Hyphens between Words (with Examples)

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Hyphens (Not Dashes) between Words

Those "dashes" between words are usually hyphens not dashes. This page explains when to use hyphens between words.

hyphens or dashes between words
The table below shows the four main dash-like characters ordered longest to shortest. Note that hyphens are shorter than dashes.
NamePunctuationHow To Get One
em dash Ctl + Alt + minus (on the numeric pad)
minus sign minus (on the numeric pad)
en dash Ctl + minus (on the numeric pad)
hyphen- - (the key to the right of "0")

Read about using dashes.

When To Use a Hyphen

Hyphens have two main functions:

(1) To join words to show they are a single entity.
  • ice-axe
  • (This is one thing. The hyphen makes it clear that we're not talking about an axe made of ice.)
  • cooking-oil
  • (This is one thing. The hyphen makes it clear that oil is not cooking, i.e., getting hot)
  • free-range eggs
  • ("Free-range" is one adjective. The hyphen makes it clear that the eggs are not free. It also makes the text easier to read.)
  • twenty four-page leaflets
  • ("Four-page" is one adjective. The hyphen makes it clear that each leaflet has four pages. It also makes the text easier to read.)
"Ice-axe" and "cooking-oil" are classified as compound nouns (a noun consisting of more than one word). "Free-range" and "four-page" are called compound adjectives (an adjective consisting of more than one word).

(2) To act as a separator within a word for clarity or readability.
  • re-press
  • (The hyphen makes it clear that the meaning is "to press again" and not "repress" as in "to put down by force.")
  • re-establish
  • (This is easier to read than "reestablish.")
Read more about using hyphens.

More about Hyphens in Words

Examples of Using Hyphens between Words

Listed below are the main uses of hyphens:

(1) To form a compound noun.
  • Being married means I can eat ice-cream in bed. (Brad Pitt)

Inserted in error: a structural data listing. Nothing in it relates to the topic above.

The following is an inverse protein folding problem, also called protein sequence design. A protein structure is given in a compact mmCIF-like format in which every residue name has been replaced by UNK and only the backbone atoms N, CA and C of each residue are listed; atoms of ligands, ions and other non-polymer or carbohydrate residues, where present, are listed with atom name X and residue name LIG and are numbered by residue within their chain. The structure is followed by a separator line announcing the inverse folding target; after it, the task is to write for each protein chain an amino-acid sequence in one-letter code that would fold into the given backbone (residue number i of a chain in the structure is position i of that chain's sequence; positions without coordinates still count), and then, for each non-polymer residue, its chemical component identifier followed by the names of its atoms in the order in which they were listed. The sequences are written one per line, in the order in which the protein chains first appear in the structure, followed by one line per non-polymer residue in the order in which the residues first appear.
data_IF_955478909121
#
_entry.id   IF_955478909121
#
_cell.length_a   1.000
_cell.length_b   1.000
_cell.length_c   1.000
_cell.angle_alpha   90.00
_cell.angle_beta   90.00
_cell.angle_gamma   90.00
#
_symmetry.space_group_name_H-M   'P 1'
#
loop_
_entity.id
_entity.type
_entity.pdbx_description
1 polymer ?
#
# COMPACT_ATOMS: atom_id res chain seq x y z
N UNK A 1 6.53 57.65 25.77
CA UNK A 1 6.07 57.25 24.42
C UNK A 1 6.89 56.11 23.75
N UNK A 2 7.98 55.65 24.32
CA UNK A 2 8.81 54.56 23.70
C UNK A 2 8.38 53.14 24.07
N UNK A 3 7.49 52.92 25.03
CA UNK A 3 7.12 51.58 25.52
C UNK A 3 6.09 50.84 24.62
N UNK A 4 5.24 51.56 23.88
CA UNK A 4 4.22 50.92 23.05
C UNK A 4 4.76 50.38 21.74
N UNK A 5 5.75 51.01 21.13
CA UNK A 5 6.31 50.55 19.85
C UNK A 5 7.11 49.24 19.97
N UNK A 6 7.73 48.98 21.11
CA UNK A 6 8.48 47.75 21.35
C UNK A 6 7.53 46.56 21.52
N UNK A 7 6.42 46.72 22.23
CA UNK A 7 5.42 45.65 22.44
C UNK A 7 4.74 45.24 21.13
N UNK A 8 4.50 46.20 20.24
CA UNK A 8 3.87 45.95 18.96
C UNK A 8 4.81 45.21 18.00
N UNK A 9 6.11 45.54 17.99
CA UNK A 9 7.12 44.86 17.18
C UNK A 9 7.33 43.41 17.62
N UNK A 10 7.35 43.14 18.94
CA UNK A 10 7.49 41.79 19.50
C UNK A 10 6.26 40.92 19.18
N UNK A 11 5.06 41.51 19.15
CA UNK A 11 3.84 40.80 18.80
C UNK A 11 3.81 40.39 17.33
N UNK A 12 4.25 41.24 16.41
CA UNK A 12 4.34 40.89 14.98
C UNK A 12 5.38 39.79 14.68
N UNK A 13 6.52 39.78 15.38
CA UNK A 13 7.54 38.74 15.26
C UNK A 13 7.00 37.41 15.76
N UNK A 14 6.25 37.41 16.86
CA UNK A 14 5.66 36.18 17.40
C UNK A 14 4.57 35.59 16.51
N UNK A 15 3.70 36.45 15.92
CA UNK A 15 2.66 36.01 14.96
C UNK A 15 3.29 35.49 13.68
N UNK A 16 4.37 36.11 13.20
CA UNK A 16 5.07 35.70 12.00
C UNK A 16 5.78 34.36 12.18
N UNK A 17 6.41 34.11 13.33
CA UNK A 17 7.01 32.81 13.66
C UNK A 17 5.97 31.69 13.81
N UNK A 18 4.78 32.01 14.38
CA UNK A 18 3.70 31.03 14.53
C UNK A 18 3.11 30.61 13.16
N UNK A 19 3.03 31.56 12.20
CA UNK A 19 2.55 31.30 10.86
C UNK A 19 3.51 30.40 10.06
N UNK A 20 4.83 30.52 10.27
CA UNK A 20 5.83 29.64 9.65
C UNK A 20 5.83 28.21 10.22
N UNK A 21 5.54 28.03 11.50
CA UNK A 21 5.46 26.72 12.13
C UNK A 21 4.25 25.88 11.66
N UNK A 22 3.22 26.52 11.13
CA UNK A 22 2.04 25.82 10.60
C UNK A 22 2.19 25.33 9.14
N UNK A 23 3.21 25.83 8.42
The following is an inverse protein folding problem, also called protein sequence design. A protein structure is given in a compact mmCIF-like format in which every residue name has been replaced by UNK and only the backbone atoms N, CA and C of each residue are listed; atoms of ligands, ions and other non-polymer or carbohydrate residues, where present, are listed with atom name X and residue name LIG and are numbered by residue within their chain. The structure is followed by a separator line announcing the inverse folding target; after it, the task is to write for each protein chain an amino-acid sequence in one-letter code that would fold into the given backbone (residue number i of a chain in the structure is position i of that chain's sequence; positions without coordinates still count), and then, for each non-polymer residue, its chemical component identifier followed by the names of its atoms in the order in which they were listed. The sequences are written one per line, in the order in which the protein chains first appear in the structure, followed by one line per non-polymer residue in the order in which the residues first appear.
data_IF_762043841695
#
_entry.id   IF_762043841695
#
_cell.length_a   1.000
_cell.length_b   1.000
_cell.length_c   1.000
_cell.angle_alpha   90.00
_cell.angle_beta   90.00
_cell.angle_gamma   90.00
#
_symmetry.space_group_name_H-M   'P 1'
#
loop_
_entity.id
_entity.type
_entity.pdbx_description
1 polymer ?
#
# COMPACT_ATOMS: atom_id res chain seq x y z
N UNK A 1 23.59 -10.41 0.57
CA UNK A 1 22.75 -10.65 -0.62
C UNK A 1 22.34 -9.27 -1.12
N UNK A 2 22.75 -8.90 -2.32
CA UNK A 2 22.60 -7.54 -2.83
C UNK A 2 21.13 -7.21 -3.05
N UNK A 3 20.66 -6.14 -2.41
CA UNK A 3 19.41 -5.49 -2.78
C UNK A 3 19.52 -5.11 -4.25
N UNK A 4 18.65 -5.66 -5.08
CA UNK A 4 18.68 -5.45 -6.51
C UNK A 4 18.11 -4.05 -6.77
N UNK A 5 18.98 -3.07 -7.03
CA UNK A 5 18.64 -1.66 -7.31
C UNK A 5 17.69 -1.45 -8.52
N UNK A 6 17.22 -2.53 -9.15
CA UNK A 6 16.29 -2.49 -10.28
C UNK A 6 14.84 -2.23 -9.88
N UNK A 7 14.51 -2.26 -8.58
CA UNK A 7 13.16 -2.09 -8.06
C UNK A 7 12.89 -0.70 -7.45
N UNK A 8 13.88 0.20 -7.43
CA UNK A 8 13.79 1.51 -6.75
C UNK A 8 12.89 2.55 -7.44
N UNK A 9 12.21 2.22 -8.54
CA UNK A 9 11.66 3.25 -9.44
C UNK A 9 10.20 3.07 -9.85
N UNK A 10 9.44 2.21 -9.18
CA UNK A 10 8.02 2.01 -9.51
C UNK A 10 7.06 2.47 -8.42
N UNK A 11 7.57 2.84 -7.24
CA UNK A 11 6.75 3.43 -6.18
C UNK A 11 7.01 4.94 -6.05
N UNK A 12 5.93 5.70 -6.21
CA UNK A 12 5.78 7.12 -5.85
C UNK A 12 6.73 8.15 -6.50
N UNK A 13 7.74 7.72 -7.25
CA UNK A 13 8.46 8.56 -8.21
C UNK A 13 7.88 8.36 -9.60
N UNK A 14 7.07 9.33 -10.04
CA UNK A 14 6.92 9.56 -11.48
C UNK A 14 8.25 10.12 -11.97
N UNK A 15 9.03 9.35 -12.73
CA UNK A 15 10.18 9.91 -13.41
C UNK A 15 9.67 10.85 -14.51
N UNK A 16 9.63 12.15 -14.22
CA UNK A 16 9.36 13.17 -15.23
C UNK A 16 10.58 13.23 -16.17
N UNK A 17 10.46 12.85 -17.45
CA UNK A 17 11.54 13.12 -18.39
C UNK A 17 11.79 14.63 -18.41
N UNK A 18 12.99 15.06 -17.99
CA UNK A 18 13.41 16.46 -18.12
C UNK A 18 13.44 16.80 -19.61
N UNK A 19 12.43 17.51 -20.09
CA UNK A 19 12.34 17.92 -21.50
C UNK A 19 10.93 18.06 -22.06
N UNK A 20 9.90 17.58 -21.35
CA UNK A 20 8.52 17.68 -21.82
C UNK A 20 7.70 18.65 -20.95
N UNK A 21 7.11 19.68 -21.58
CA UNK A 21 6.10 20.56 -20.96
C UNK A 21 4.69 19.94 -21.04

• Pass me the plastic wire-fastener.
Read more about hyphens in compound nouns.

(2) To form a compound adjective.
  • It's only a three-seater aircraft.
  • It will be a never-to-be-forgotten experience.
  • They had a twenty-year-old cat.
Read more about hyphens in compound adjectives.

(3) To remove ambiguity with adjectives.
  • It is a heavy-metal detector.
  • (The hyphen makes it clear the device detects heavy metals as opposed to being a heavy device.)
  • It is a broken-heart pendant.
  • (The hyphen makes it clear the pendant is of a broken heart as opposed to being a broken pendant.)
(4) To remove ambiguity with adverbs.
  • He is the best-known actor.
  • (The hyphen makes it clear he is not the best actor of the known actors.)
  • There are more-important things in life.
  • (The hyphen makes it clear that more modifies important and not things.)
Note: Do not join an adverb to an adjective unless it eliminates ambiguity.
  • She is an extremely-happy dog.
  • She is a very-happy dog.
(5) To form an original compound verb.
  • The winner typically cheese-chases at 20 mph.
  • He needed to gate-vault the obstacle.
  • James spent the evening in hospital after he happy-slapped a bystander, who turned out to be a champion boxer.
(6) To form an original compound noun.
  • This issue is a real no-brainer.
(7) When writing numbers in full.
  • three hundred twenty-four
  • sixty-one
Note: Use a hyphen for all numbers between 21 and 99 (less those divisible by 10, e.g., 30, 40).

(8) When writing fractions in full.
  • four-fifths
  • two-thirds
(9) With some prefixes.
  • anti-aircraft
  • cooperate
Read the guidelines for using hyphens in prefixes.

Hyphens Are Not Meant to be Used for Ranges

Hyphens are not meant to be used for ranges (e.g., 12-14, 2001- 2010). Dashes are used for this purpose. However, given that the hyphen is so easy to find on a keyboard, hyphens have become acceptable for ranges. Only a very strict grammar pedant would pull you up for using hyphens. If this were to happen, you could make a good case for the pedant being out of date.

Read about dashes between numbers.
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See Also

Using apostrophes Using brackets parentheses Using colons Using commas Using dashes Using hyphens Using quotation marks Using semicolons